ERIC ALAN BULLINGTON vs STATE OF FLORIDA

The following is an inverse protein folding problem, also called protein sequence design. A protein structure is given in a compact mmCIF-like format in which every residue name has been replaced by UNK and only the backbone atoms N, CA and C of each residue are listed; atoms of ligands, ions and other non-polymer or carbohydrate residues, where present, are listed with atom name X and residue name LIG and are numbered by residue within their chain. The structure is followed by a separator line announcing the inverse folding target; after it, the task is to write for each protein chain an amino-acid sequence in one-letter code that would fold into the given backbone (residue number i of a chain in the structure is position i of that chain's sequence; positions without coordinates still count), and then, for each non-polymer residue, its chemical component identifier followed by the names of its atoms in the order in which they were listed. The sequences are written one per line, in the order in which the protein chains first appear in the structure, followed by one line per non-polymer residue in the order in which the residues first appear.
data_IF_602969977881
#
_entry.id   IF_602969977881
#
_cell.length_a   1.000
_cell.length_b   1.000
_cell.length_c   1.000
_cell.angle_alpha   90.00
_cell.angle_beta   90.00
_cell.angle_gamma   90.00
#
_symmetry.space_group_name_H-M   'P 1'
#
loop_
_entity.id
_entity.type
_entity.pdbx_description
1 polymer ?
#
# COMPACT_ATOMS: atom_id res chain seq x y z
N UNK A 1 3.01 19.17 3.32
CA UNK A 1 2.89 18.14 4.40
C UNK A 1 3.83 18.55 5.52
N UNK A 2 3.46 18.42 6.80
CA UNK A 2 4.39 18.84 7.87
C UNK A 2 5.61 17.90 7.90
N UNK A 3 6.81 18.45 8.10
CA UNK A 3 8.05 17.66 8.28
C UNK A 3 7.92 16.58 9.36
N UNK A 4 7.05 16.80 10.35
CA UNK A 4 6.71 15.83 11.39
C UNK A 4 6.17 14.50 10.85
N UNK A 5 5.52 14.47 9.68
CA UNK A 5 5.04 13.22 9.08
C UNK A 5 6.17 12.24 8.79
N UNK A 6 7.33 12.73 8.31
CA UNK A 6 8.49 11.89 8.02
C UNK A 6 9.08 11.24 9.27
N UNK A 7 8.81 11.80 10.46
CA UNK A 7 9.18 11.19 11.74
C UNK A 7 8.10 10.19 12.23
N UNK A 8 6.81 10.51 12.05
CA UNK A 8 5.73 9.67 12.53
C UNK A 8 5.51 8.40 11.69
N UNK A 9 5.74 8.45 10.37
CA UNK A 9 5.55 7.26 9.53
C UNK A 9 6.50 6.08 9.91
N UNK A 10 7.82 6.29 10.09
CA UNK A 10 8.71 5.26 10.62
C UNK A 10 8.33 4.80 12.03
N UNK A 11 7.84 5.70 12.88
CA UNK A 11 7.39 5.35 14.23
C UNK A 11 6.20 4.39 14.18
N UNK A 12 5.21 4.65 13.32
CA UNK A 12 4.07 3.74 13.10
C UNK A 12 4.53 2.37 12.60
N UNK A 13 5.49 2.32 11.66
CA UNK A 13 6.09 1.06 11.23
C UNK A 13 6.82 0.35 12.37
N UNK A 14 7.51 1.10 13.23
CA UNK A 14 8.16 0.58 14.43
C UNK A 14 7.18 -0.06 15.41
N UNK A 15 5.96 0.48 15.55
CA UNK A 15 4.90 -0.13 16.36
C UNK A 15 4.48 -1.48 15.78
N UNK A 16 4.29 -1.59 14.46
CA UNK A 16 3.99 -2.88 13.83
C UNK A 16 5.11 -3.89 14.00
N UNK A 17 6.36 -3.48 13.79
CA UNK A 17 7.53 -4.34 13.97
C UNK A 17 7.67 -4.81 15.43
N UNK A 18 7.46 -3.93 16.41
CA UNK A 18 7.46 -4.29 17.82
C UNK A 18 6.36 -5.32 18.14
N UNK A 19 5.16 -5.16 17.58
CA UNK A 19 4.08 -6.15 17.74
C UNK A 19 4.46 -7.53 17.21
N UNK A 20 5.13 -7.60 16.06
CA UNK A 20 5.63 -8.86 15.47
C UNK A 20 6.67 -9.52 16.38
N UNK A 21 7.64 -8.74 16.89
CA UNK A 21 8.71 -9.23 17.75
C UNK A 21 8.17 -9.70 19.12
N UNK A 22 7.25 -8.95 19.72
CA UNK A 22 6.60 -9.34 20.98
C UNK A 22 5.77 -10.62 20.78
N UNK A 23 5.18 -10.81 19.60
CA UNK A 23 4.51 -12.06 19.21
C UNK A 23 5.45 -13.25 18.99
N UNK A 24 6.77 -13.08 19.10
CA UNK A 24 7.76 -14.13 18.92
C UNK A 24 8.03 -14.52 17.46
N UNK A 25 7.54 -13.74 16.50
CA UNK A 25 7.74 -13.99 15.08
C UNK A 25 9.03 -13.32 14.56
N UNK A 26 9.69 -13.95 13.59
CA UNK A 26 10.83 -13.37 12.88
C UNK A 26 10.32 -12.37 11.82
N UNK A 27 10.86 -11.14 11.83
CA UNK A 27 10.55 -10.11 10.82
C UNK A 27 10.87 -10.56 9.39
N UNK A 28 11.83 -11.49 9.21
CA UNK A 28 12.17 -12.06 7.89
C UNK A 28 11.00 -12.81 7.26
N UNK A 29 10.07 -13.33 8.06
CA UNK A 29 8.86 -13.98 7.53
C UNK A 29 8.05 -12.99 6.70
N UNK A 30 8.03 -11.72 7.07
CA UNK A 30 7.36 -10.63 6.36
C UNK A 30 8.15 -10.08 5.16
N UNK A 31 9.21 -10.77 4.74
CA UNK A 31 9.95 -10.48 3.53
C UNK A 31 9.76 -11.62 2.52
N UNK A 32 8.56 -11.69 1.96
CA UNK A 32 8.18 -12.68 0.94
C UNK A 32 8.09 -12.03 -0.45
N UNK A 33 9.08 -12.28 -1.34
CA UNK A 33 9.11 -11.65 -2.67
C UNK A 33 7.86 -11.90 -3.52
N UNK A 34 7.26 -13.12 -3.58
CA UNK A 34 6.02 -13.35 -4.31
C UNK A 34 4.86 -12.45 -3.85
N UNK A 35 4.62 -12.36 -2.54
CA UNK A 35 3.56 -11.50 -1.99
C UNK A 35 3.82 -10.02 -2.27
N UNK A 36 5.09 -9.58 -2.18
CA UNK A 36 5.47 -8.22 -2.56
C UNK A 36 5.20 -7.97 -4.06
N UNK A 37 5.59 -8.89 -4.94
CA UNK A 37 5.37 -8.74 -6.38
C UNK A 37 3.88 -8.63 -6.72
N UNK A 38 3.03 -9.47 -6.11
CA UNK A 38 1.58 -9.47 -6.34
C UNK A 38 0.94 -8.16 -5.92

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NOT FINAL UNTIL TIME EXPIRES TO FILE REHEARING MOTION AND, IF FILED, DETERMINED IN THE DISTRICT COURT OF APPEAL OF FLORIDA SECOND DISTRICT ERIC ALAN BULLINGTON, Appellant, v. STATE OF FLORIDA, Appellee. ) ) ) ) ) ) ) ) ) ) Case No. 2D18-2197 Opinion filed May 1, 2020. Appeal from the Circuit Court for Hillsborough County; Vivian T. Corvo, Judge. Howard L. Dimmig, II, Public Defender, and Terrence E. Kehoe, Special Assistant Public Defender, Bartow, for Appellant. Ashley Moody, Attorney General, Tallahassee, and Helene S. Parnes, Senior Assistant Attorney General, Tampa, for Appellee. SALARIO, Judge. Eric Alan Bullington appeals from his convictions and sentences for two counts of sexual battery involving familial authority and one count each of lewd or lascivious molestation of a victim between twelve and fifteen by someone over eighteen, use of a child in a sexual performance, and incest. He was sentenced to two consecutive life terms for the sexual battery counts, consecutive fifteen-year terms for the lewd or lascivious molestation and sexual performance counts, and a five-year consecutive term for incest. The trial court erroneously admitted prior consistent statements that A.B. made to two detectives and a nurse practitioner describing the sexual abuse to which she was subject and identifying Mr. Bullington as her abuser. On the facts of this case, however, we deem the error harmless. Accordingly, we affirm. I. We refer to the victim in this case as A.B. She is Mr. Bullington's daughter and, in November 2016, was fourteen years old and in middle school. She told three of her school friends that something was going on at home that she did not like. One of them was concerned enough to suggest that A.B. talk to a teacher, which A.B. did. Afterward, the sheriff's office became involved. A.B. told detectives about multiple acts of sexual abuse committed against her by Mr. Bullington. An investigation followed, which included A.B. being physically examined by two nurse examiners. Mr. Bullington was arrested and charged with (1) three counts of sexual battery involving familial authority, (2) one count of lewd or lascivious molestation, (3) one count of incest, (4) one count of use of a child in a sexual performance, which was based on a thumbnail image recovered from Mr. Bullington's cellular phone depicting an exposed penis and what was alleged to be A.B.'s arm, and (5) three counts of child pornography, which were based on three thumbnail images of what was alleged to be A.B.'s exposed breast or breasts also recovered from Mr. Bullington's cellular phone. The case went to trial in March 2018. At trial, and beginning in opening statements, Mr. Bullington's defense was that A.B. fabricated and reported the allegations giving rise to -2- the charges so that she would be removed from her family, who lived in poor circumstances, and have a chance to live a better life. A.B.'s testimony. A.B. was the State's first witness. She testified with specificity about the acts of sexual abuse performed by Mr. Bullington. Because she was not comfortable using explicit terminology—both when she first reported the abuse and at trial—she referred to the penis as "the part that he pees out of" or "his taco," the vagina as "the part that [she] pees out of" or her "taco," and breasts as "boobs" or "the things that get in the way." Using these descriptions, she described multiple acts of penis-to-vagina, mouth-to-penis, mouth-to-vagina, mouth-to-breast, and hand-to-breast contact in multiple locations beginning in fourth or fifth grade and continuing over a period of years. She also testified that Mr. Bullington penetrated her vagina with both his penis and his finger. She described the events in detail, including the placement of her and Mr. Bullington's bodies and when and where Mr. Bullington usually ejaculated, and she explained that her mother had sometimes witnessed the abuse and did not do anything about it. She testified that on the morning she told her friends that something was wrong, Mr. Bullington had placed his hand and mouth on her breast. While A.B. was testifying, the State introduced several thumbnail images recovered from Mr. Bullington's cellular phone. These included three images depicting A.B. wearing a red blouse in positions that could be deemed suggestive—one with her arms outstretched above her head and two with her chest thrust forward. A.B. identified herself in the photographs and testified that Mr. Bullington told her to pose that way because he wanted to take pictures of her chest. Another image—the one that was the subject of the sexual performance count—depicted an exposed and erect penis near an arm. Although A.B. was not identifiable in the image because the arm was all one could -3- see, she testified that it was her arm because there was a pink armband around her wrist that she recognized as one she wore. Finally, A.B. testified about the three thumbnail images depicting an exposed breast or breasts. Again, although A.B. was not identifiable in the images, she testified that the breasts depicted in the images were hers. Perhaps anticipating that she would be cross-examined about it, the State asked A.B. whether anyone else had ever had improper sexual contact with her. A.B. testified that while visiting the home of one of Mr. Bullington's friends, the friend's son penetrated her vagina with his penis. This happened only once, but A.B. could not remember when. A.B. told her parents what happened, but nothing came of it. On cross-examination, A.B. described the uncomfortable conditions in which she lived. At the time A.B. told her friends that something was wrong, she was living in a tent at a campground with Mr. Bullington, her mother, and her three siblings. The family had lost their home and had been living in hotels, other campgrounds, and once with A.B.'s aunt and uncle. A.B. testified that she had to sleep between her mother and her father in the tent. She could shower only once a week and could do laundry only infrequently. She did not enjoy many of the comforts that other children do. She did not like some of her parents' strict rules, including that she was not allowed to have a boyfriend. (On redirect, the State elicited testimony that Mr. Bullington told A.B that this was because he was the only person who could be with her sexually.) A.B. testified that around the time she reported the abuse, she had been reading a book about a young boy who was being abused by his mother. When he reported the abuse, he was moved to his aunt's house and lived a more comfortable life for a period of time. A.B. testified that she was not happy living in the tent with her -4- family. After she reported the abuse, A.B. was moved to her aunt and uncle's house. She enjoys a substantially improved quality of life and is happy there. She testified that she told one of the detectives who interviewed her that one reason she reported the abuse was so that she would not have to live in the tent any longer. The defense also cross-examined A.B. about the images recovered from Mr. Bullington's phone. With regard to the image of the penis and arm, A.B. testified that she recognized both her own hand and the hairband, which the defense tried to call into question with A.B.'s testimony during a deposition that she recognized only the hand. More generally, she testified that her father had images of other naked women on his phone, which A.B. knew because her mother had shown them to her. The prior consistent statements. The deputy who initially interviewed A.B. also testified for the State. The State asked the deputy about the words A.B. used to identify sex organs, and he testified that she used the word "taco" to refer to both the penis and the vagina and "things that get in the way" to refer to the breasts. The State then asked what A.B. told him about what happened with Mr. Bullington. Mr. Bullington objected that such testimony was hearsay. The State responded that the testimony was admissible as a nonhearsay prior consistent statement under section 90.801(2)(b), Florida Statutes (2018). The trial court agreed and overruled the objection. The deputy thereafter testified in detail to the abuse A.B. described to him, and that description of the abuse was substantially similar to that testified to by A.B. earlier in the trial. A second detective testified over a hearsay objection that A.B. told her that her father penetrated her vagina with his penis and that her mother knew. The detective also testified, based on what A.B. told her, regarding the number of times and places the encounters with Mr. Bullington had occurred. A.B. used the same terms for -5- sexual organs in talking to the detective that she did during her testimony. Her statements were, in relevant part, consistent with her trial testimony. A nurse practitioner who treated A.B. also testified, again over a hearsay objection, about what acts A.B. told her Mr. Bullington had committed—including a specific description of Mr. Bullington's oral and digital contact with her breasts on the morning A.B. reported the abuse, a specific description of an episode of Mr. Bullington penetrating her vagina two days prior, and more general descriptions of sexual abuse. As the State began to elicit this testimony, Mr. Bullington objected on hearsay grounds. The trial court overruled the objection, reasoning that the testimony was admissible under section 90.803(4) because it involved statements for purposes of medical diagnosis or treatment. Mr. Bullington did not again object to the nurse practitioner's testimony, even as she testified that A.B. identified him as the perpetrator of the acts of sexual abuse she reported. The State's other evidence. In addition to the testimony concerning A.B.'s statements about the abuse, the State had two principal elements of proof. Through the testimony of two nurse practitioners who examined A.B., the State presented evidence of injuries to parts of A.B.'s vagina that were consistent with penetration and, in some instances, showed signs that healing had been disrupted by regular contact over time, thus suggesting repeated sexual contact. The defense countered that evidence on cross-examination by eliciting alternative causes of those injuries—including the use of tampons, the limited hygiene A.B. was able to practice under her living conditions, and the prior sexual assault on A.B. that did not involve Mr. Bullington—that could have been responsible. The evidence established that these alternative causes were possible. One of the nurse practitioners also testified, however, -6- that A.B.'s vagina showed signs of chronic injury and, in particular, that the condition of A.B.'s hymen was more consistent with that of an older woman than a fourteen-year-old girl. The State also presented a crime laboratory analyst from the Florida Department of Law Enforcement who testified about a DNA test that matched Mr. Bullington's DNA to a swab of A.B.'s breast. Defense cross-examination of the analyst revealed that there were ways, given the close conditions in which the family lived, that Mr. Bullington's DNA could have come to be on A.B.'s breast that did not involve sexual activity. Closing arguments and the verdict. The State began its closing argument by telling the jury that this was a case about courage. The prosecutor explained: [A.B.] didn't only have to come and tell you complete strangers what had happened, she had to tell the initial deputy that arrived on scene what had been going on. She had to tell a detective who interviewed her what had been happening to her. .... And then finally telling you all yesterday what she had been enduring at the hands of her own biological father for a significant period of time. And not only answer my questions but then be cross examined by defense counsel and explain what she ultimately disclosed back in November of 2016. (Emphasis added.) The State then argued that A.B.'s testimony, taken together with the photographs, the evidence of injury to A.B., and the DNA established Mr. Bullington's guilt on all counts. Later, the State told the jury that "we know what [A.B.] disclosed on the witness stand, to law enforcement, to the nurse examiner, that on that morning when she told law enforcement about what happened on November 29th of 2016." -7- The defense argued that the State's case hinged on whether the jury believed A.B. "[b]ecause if you don't believe [A.B.], what we heard from all the other witnesses is that there are reasonable explanations for everything" that did not include sexual abuse. The defense then advanced the theory that A.B. had fabricated her allegations because she no longer wanted to be living in the tent with her family and argued that Mr. Bullington's alternative explanations for the State's other evidence must leave the jury with a reasonable doubt as to his guilt. The jury returned a mixed verdict. It acquitted Mr. Bullington of one count of sexual battery and all three counts of child pornography. It convicted Mr. Bullington of the remaining two counts of sexual battery and the counts of lewd or lascivious molestation, incest, and use of a child in a sexual performance. This is Mr. Bullington's timely appeal. II. Mr. Bullington argues that the trial court erred by admitting statements by the detectives and the nurse practitioner about what A.B. told them because those statements were hearsay and were not admissible under section 90.801(2)(b)'s provision regarding prior consistent statements. We note, however, that the trial court did not admit the nurse practitioner's testimony under section 90.801(2)(b); it admitted them as statements for purposes of medical treatment or diagnosis under section 90.803(4). Mr. Bullington has made no appellate argument concerning the trial court's ruling under section 90.803(4), either in his initial brief or (after the State pointed it out in its answer) in the reply brief. In accord with our precedents, we treat any argument that the nurse examiner's testimony was not admissible under section 90.803(4) as having -8- been abandoned. See Roop v. State, 228 So. 3d 633, 642 (Fla. 2d DCA 2017) (citing I.R.C. v. State, 968 So. 2d 583, 588 (Fla. 2d DCA 2007)). As such, the question in this case is whether the trial court's admission of the detectives' testimony about what A.B. told them under section 90.801(2)(b) constitutes reversible error. We review a trial court's evidentiary decision for abuse of discretion, understanding that its discretion is limited by the rules of evidence and controlling decisions interpreting them. See Roop, 228 So. 3d at 639. A. The statements A.B. made to the detectives were offered by the State as prior consistent statements to corroborate A.B.'s in-court testimony in the face of Mr. Bullington's defense that she was making up the allegations of abuse. We know this because this is the reason the State gave for trying to have them admitted after Mr. Bullington objected. The difficulty is that prior consistent statements are usually inadmissible hearsay and cannot be used for this purpose. See Tumblin v. State, 29 So. 3d 1093, 1100 (Fla. 2010). A prior consistent statement may be admissible, however, where it meets an exception to the rule against hearsay or, alternatively, where it does not constitute hearsay at all. See Roop, 228 So. 3d at 639. Here, the State argued and the trial court agreed that A.B.'s statements to the detectives did not constitute hearsay because such statements are excluded from the definition of hearsay under section 90.801(2)(b). Section 90.801(2)(b) of the evidence code states: A statement is not hearsay if the declarant testifies at the trial or hearing and is subject to cross-examination concerning the statement and the statement is: .... -9- Consistent with the declarant's testimony and is offered to rebut an express or implied charge against the declarant of improper influence, motive, or recent fabrication. Thus, a prior consistent statement is not inadmissible as hearsay when (1) the declarant testifies at trial and is subject to cross-examination about the statement and (2) the statement is made to rebut a charge of improper influence, motive, or recent fabrication. See also Chandler v. State, 702 So. 2d 186, 197-98 (Fla. 1997). The first requirement is not a problem here because A.B. was in fact present at the trial and subject to cross-examination. The second requirement is a problem, however, because the cases interpreting section 90.801(2)(b) hold that a prior consistent statement is admissible only if the statement is made before the recent fabrication by the declarant or before the improper influence or motive arose. See Howard v. State, 288 So. 3d 1239, 1251 n.6 (Fla. 2d DCA 2020) ("[W]here, as here, a witness's prior consistent statement is 'offered to rebut an express or implied charge against the declarant of improper influence, motive, or recent fabrication,' 'the statement must have been made before the existence of a reason to falsify arose.' " (first quoting § 90.801(2)(b); and then quoting Quiles v. State, 523 So. 2d 1261, 1263 (Fla. 2d DCA 1988))); Bianchi v. State, 528 So. 2d 1309, 1311 (Fla. 2d DCA 1988) ("While section 90.801(2)(b) provides that a prior consistent statement is not objectionable if it is offered to rebut an express or implied charge of improper influence, motive, or recent fabrication, the statement must be 'made prior to the existence of a fact said to indicate bias, interest, corruption, or other motive to falsify.' " (quoting Preston v. State, 470 So. 2d 836, 837 (Fla. 2d DCA 1985))). Stated inversely, "a prior consistent statement remains inadmissible if it is made after the existence of a reason to falsify arises." - 10 - Szuba v. State, 749 So. 2d 551, 553 (Fla. 2d DCA 2000) (emphasis added) (citing Quiles, 523 So. 2d at 1261). Mr. Bullington's charge that A.B. fabricated the allegations of abuse is based on a motive that existed before she made statements concerning the abuse to the detectives and nurse. The defense theory was that A.B. was influenced by a book about a child who bettered his circumstances by reporting abuse and, based on that influence, went to school and told the story to friends until it reached school officials and was reported. Under this theory, all of the statements A.B. made to the detectives were consistent with her trial testimony but were nonetheless made after the facts giving rise to the charge of fabrication existed. Therefore, the detectives' testimony regarding what A.B. told them about the abuse was not admissible under section 90.801(2)(b). See, e.g., Keffer v. State, 687 So. 2d 256, 258 (Fla. 2d DCA 1996) (reversing a sexual battery conviction based on the erroneous admission of the victim's prior consistent statements where, among other things, the victim's alleged motive to fabricate—to mislead her roommate about her involvement with the defendant—predated her statements to police officers); Browne v. State, 132 So. 3d 312, 318 (Fla. 4th DCA 2014) (reversing an attempted sexual battery conviction based on the erroneous admission of the victim's prior consistent statements to her friend where the alleged motive to fabricate—that the victim wanted to rekindle a relationship with an exboyfriend—predated the statements); Lazarowicz v. State, 561 So. 2d 392, 394 (Fla. 3d DCA 1990) (reversing a sexual battery conviction based on the erroneous admission of prior consistent statements where the alleged motive to fabricate—that the victim wanted to stop her father's preventing her from being with her boyfriend—predated the statements). - 11 - It is, of course, possible that A.B.'s statements to the detectives would have been admissible under the hearsay exception for statements of a child victim under section 90.803(23). That statute, however, requires that the State give notice to the defendant and that the trial court conduct a hearing and make specific findings of fact related to the applicability of the exception. Id. The State did not seek the admission of A.B.'s out-of-court statements concerning the abuse under this theory, and as a result, the trial court did not conduct the required hearing or make the required findings. Given that state of affairs, the disputed evidence was not admissible on this basis. See Hopkins v. State, 632 So. 2d 1372, 1377 (Fla. 1994) ("Absent the specific findings of reliability mandated by [section 90.803(23)], a reviewing court cannot determine whether the statements were in fact reliable."). As such, we are required to conclude that the trial court erred in admitting the testimony of the detectives as to what A.B. told them about the sexual abuse. B. The State argues that any error in the admission of A.B.'s prior consistent statements was harmless. See Chandler v. State, 702 So. 2d 186, 198 (Fla. 1997) ("The improper admission of prior consistent statements is also subject to harmless error analysis."). To show that the trial court's error was harmless, the State must "prove beyond a reasonable doubt that the error complained of did not contribute to the verdict or, alternatively stated, that there is no reasonable possibility that the error contributed to the conviction." State v. DiGuilio, 491 So. 2d 1129, 1135 (Fla. 1986). To the extent A.B.'s prior consistent statements were harmful, it was because they supported A.B.'s in-court testimony that her father abused her as alleged by the State— i.e., that it made her trial testimony more believable because she had said the same - 12 - thing prior to trial. The error here was harmless, then, only if there is no reasonable probability that the jury believed A.B. and convicted Mr. Bullington because her prior consistent statements made her testimony more believable than it was on its own. The decisions on whether and under what circumstances the erroneous admission of a prior consistent statement to support a witness's in-court testimony is harmful or harmless reach varying results. Among those finding the error harmless are decisions like Heynard v. State, 689 So. 2d 239, 251 (Fla. 1996), in which a trial court allowed a police officer to testify that a rape and kidnapping victim told him she had been raped and gave a description that matched the defendant. The victim testified at trial, identified the defendant as one of her assailants, and described the clothing he was wearing at the time of the events. Id. The supreme court held that the victim's prior statements to the police officer were admissible and, at all events, that any error in admitting them was harmless. Id. The court explained that because the officer's testimony about what the victim told him "was nothing more than a generalization of specific information which [the victim] testified to at trial from her own personal knowledge, we find any error . . . harmless beyond a reasonable doubt." Id. The supreme court's decision in Chandler is to similar effect. There, a witness testified at trial that the defendant admitted to her that he committed the murder for which he was being prosecuted. 702 So. 2d at 198. The State persuaded the trial court to admit a prior sworn statement of the witness in which she said the same thing. Id. Although the supreme court found the prior consistent statement admissible, it also found any error in the admission of the statement harmless. Id. It explained that although "the statement may have bolstered [the witness's] credibility . . ., the jury had ample information from which to assess [her] credibility and weigh her testimony - 13 - accordingly" such that any error was "harmless beyond a reasonable doubt." Id. at 19899. Still other cases reach analogous outcomes. See, e.g., Roop, 228 So. 3d at 644-45 (finding any error in the admission of a victim's single prior consistent statement on a recorded 911 call harmless where the natural inference was that the victim was either telling the truth or lying both times and the defense theory was highly incredible). On the other hand, we also have cases finding error in admitting prior consistent statements harmful, as in Szuba, in which the witnesses to offenses of aggravated battery and criminal mischief gave differing descriptions of the perpetrator. 749 So. 2d at 552. One witness, however, testified that the defendant spontaneously admitted the battery to him. Id. Over a hearsay objection, the trial court allowed a detective to testify that the witness told him the same thing during his investigation of the offense. Id. We held that the admission of the prior consistent statement was error because the witness had a reason to falsify at the time of the prior consistent statement—he was being questioned as the person responsible for the party at which the crimes occurred. Id. at 553. We found the error harmful because, in view of the discrepancies of the testimony of the other witnesses, the credibility of the witness whose testimony was at issue was "critical" to the case. Id. Our decision in Keffer v. State, 687 So. 2d 256, 257 (Fla. 2d DCA 1996), involved the erroneous admission of prior inconsistent statements in a sexual battery prosecution. The victim testified at trial that the defendant penetrated her vagina with his fingers but was impeached on cross-examination with deposition testimony in which she stated that she did not know if penetration had occurred. Id. In response, the State had the officers investigating the offense testify that the victim told them that the defendant had penetrated her vagina with his finger. Id. We held that the prior - 14 - consistent statements of the victim were inadmissible prior consistent statements. Id. at 258. And we held that the error was not harmless because it bolstered the victim's trial testimony after the defense showed that she said something different at deposition, and given the swearing contest between the victim and defendant, that "impermissible strengthening" of her testimony was "critical." Id. Here too, there are other cases to similar effect. See, e.g., Bianchi, 528 So. 2d at 1311 ("In view of the fact that the credibility of the witnesses here was critical, this was not harmless error."). The varying results these cases reach can be explained by the fact that the answer to the question the harmless error test asks—whether there is a reasonable possibility the error contributed to the verdict—is ultimately dependent on the individual facts of each case. See, e.g., State v. Davis, 720 So. 2d 220, 229-30 (Fla. 1998) (looking to "all the circumstances in this record" to determine whether an error is harmless); Salas v. State, 972 So. 2d 941, 944 (Fla. 5th DCA 2007) (explaining that a "harmless error analysis . . . requires us to consider the totality of the circumstances"). As the supreme court's foundational decision in DiGuillo explained: Application of the [harmless error] test requires an examination of the entire record by the appellate court including a close examination of the permissible evidence on which the jury could have legitimately relied, and in addition an even closer examination of the impermissible evidence which might have possibly influenced the jury verdict. 491 So. 2d at 1135. Thus, it would be incorrect to treat a case like Heynard as stating a categorical rule that admission of a prior consistent statement is harmless whenever the prior consistent statement is a generalization of what the witness testified to at trial, and it would be incorrect to treat a case like Keffer as standing for a rule that the admission of such statements are harmful whenever credibility is a significant issue. Each case - 15 - identifies considerations that are important, but each case also turns on its facts. See, e.g., Jones v. State, 54 So. 3d 1085, 1086 (Fla. 4th DCA 2011) (noting, in a case where a prosecutor improperly bolstered an expert in closing, that "this type of comment comes perilously close to being the basis for reversal, and it is only under the specific facts of this case that we find the error to be harmless"). Here, we recognize four facts related to the detectives' testimony that could militate in favor of calling the trial court's error harmful. First, the credibility of A.B.'s allegations was a significant issue in this case, and as discussed above, the erroneous admission of prior consistent statements has been found to be harmful in cases where credibility is important. Second, the testimony came from detectives, and there are cases stating that erroneously admitted testimony is more likely to be harmful when it comes from law enforcement because of the risk that they will be perceived as more believable than a lay witness. See, e.g., Perez v. State, 371 So. 2d 714, 716-17 (Fla. 2d DCA 1979); Peterson v. State, 874 So. 2d 14, 17 (Fla. 4th DCA 2004). Third, although the State did not say that the jury should believe A.B. because she told the detectives the same things she said at trial, the State did address the fact that she told law enforcement about being abused by her father more than once in its closing arguments, and the State's highlighting inadmissible evidence in closing can be a factor in determining that the error was harmful. See, e.g., Bussey v. State, 184 So. 3d 1138, 1148 (Fla. 2d DCA 2015). And finally, the jury here gave a mixed verdict—convicting on the abuse charges but acquitting on the child pornography charges—and cases have also recognized that that can be a factor in finding that an error is harmful. See, e.g., Antoury v. State, 943 So. 3d 906, 909 (Fla. 5th DCA 2006). - 16 - Notwithstanding that this case bears some commonalities with precedents finding errors harmful, there are several factors specific to this case that resolve it in favor of finding the error in admitting A.B.'s prior consistent statements to the detectives harmless. The first is that, given the nature of the defense theory at trial, the credibilityenhancing effect of the prior consistent statements on the jury, if any, would have been insignificant. This was not a case where the defense theory was merely that a victim's trial testimony was not credible maybe because of an inconsistency with prior testimony or the accounts given by other witnesses. In circumstances like that, one might say that the admission of the victim's prior consistent statements to police bolstered her trial testimony because the fact that the victim said the same thing before might make her trial testimony seem more credible in the jury's eyes. See, e.g., Keffer, 687 So. 2d at 258. But here, the defense theory was that A.B. fabricated the abuse from the beginning and falsely reported it to the detectives (among others) so that she would be removed from her family to better living conditions. In that telling, A.B.'s trial testimony was just the continuation of a planned lie that began with the initial false reports to the detectives, made for that immediate purpose. Given that theory, the fact that A.B. reported the same kind of abuse to the detectives as she described at trial was unlikely to bolster her trial testimony in any material way; the jury was either going to believe that both the reports and the testimony were true or that they were not. A.B. was subjected to thorough cross-examination by Mr. Bullington's counsel during which she was asked about the facts underlying her alleged fabrication of the abuse and her decision to report it. The jury heard this crossexamination and was able to make its own determination about whether A.B. made the abuse up or was telling the truth. Given the defense theory at trial, the fact that A.B. - 17 - reported to detectives what she testified to at trial was not as material as it might have been in cases like Szuba or Keffer. Cf. Chandler, 702 So. 2d at 198-99 (finding error in the admission of prior consistent statement harmless where "after considering the context in which [the witness's] testimony was presented, that the jury had ample information from which to assess [the witness's] credibility and weigh her testimony accordingly"); Roop, 228 So. 3d at 644 (finding any error in the admission of prior consistent statement harmless where the defense theory was such that "if one thought the witness might be lying in court" one would also think "that he might have been lying at the time of the earlier statement as well"). Second, the jury heard prior consistent statements from the nurse practitioner, the admissibility of which has been abandoned as an issue on appeal. The nurse examiner testified that A.B. told her (1) that on the morning she reported the abuse, her father had touched and licked her breast, (2) that two days prior to the report the father had penetrated her vagina with his tongue, and (3) that her father had repeatedly sexually abused her. Although this testimony did not cover as many instances of abuse as the reports A.B. made to the two detectives and was not phrased in the idiosyncratic language A.B. used while testifying at trial, it matched A.B.'s testimony directly on two specific instances of abuse and on the fact that she had been abused repeatedly over time. Because the nurse examiner's statements dovetailed with A.B.'s trial testimony in material respects, the fact that the detectives testified to additional specifics that were not included in the nurse examiner's testimony would not have further supported the prosecution's theory that A.B. was abused at the hands of her father in any significant way. See Hojan v. State, 3 So. 3d 1204, 1210 (Fla. 2009) - 18 - ("[W]here the evidence introduced in error was not the only evidence on the issue to which the improper evidence related, the introduction can be harmless."). Third, there was significant other evidence that corroborated A.B.'s trial testimony that she was abused. That included (1) proof that Mr. Bullington's DNA was on his daughter's breast on the same day that she alleged he had touched and licked it, (2) proof of trauma to A.B.'s genitals of such intensity and duration that it was described as being the product of repeated injury causing the genitals to appear as those of an older woman, and (3) photographs on Mr. Bullington's phone of A.B., although dressed, posed suggestively as to highlight her breasts. Although this evidence by itself would not have proved the case against Mr. Bullington beyond a reasonable doubt, it certainly did corroborate A.B.'s testimony that she was sexually abused by her father to the extent that one would not expect the bolstering effect of the detectives' testimony to have affected the jury's deliberations. In light of all of the evidence at trial taken in its context, therefore, we find the error harmless beyond a reasonable doubt. III. For the foregoing reasons, we affirm Mr. Bullington's convictions and sentences.1 Affirmed. LaROSE, J., and CASE, JAMES R., ASSOCIATE SENIOR JUDGE, Concur. 1Mr. Bullington raises a second appellate issue related to the content of the written judgment and sentence. We find no merit in that issue and do not address it further. - 19 -